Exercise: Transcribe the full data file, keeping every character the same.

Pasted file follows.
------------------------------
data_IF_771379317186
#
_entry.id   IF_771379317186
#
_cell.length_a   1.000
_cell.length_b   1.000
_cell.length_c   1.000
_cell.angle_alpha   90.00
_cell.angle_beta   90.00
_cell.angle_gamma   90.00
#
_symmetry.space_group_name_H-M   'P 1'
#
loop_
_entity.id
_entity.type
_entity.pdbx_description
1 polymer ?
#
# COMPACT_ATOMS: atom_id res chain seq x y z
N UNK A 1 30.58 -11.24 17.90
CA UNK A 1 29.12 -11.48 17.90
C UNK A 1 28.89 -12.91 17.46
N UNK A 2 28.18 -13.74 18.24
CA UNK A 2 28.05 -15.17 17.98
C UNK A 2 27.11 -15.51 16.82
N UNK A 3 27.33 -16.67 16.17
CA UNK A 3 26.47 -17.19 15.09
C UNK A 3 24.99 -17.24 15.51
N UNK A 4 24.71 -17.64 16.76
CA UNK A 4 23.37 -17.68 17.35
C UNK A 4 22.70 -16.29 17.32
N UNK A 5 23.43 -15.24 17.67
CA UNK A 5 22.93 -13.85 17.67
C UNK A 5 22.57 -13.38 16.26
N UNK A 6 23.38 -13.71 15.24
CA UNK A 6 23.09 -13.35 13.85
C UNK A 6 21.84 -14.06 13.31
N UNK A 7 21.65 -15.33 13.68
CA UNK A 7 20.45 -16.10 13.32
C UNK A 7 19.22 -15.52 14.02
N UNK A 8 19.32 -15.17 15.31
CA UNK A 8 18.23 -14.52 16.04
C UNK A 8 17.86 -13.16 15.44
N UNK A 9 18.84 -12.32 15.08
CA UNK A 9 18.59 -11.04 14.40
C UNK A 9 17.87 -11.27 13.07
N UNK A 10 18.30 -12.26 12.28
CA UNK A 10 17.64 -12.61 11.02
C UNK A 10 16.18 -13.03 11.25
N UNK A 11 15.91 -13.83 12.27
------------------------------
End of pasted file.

data_IF_771379317186
#
_entry.id   IF_771379317186
#
_cell.length_a   1.000
_cell.length_b   1.000
_cell.length_c   1.000
_cell.angle_alpha   90.00
_cell.angle_beta   90.00
_cell.angle_gamma   90.00
#
_symmetry.space_group_name_H-M   'P 1'
#
loop_
_entity.id
_entity.type
_entity.pdbx_description
1 polymer ?
#
# COMPACT_ATOMS: atom_id res chain seq x y z
N UNK A 1 30.58 -11.24 17.90
CA UNK A 1 29.12 -11.48 17.90
C UNK A 1 28.89 -12.91 17.46
N UNK A 2 28.18 -13.74 18.24
CA UNK A 2 28.05 -15.17 17.98
C UNK A 2 27.11 -15.51 16.82
N UNK A 3 27.33 -16.67 16.17
CA UNK A 3 26.47 -17.19 15.09
C UNK A 3 24.99 -17.24 15.51
N UNK A 4 24.71 -17.64 16.76
CA UNK A 4 23.37 -17.68 17.35
C UNK A 4 22.70 -16.29 17.32
N UNK A 5 23.43 -15.24 17.67
CA UNK A 5 22.93 -13.85 17.67
C UNK A 5 22.57 -13.38 16.26
N UNK A 6 23.38 -13.71 15.24
CA UNK A 6 23.09 -13.35 13.85
C UNK A 6 21.84 -14.06 13.31
N UNK A 7 21.65 -15.33 13.68
CA UNK A 7 20.45 -16.10 13.32
C UNK A 7 19.22 -15.52 14.02
N UNK A 8 19.32 -15.17 15.31
CA UNK A 8 18.23 -14.52 16.04
C UNK A 8 17.86 -13.16 15.44
N UNK A 9 18.84 -12.32 15.08
CA UNK A 9 18.59 -11.04 14.40
C UNK A 9 17.87 -11.27 13.07
N UNK A 10 18.30 -12.26 12.28
CA UNK A 10 17.64 -12.61 11.02
C UNK A 10 16.18 -13.03 11.25
N UNK A 11 15.91 -13.83 12.27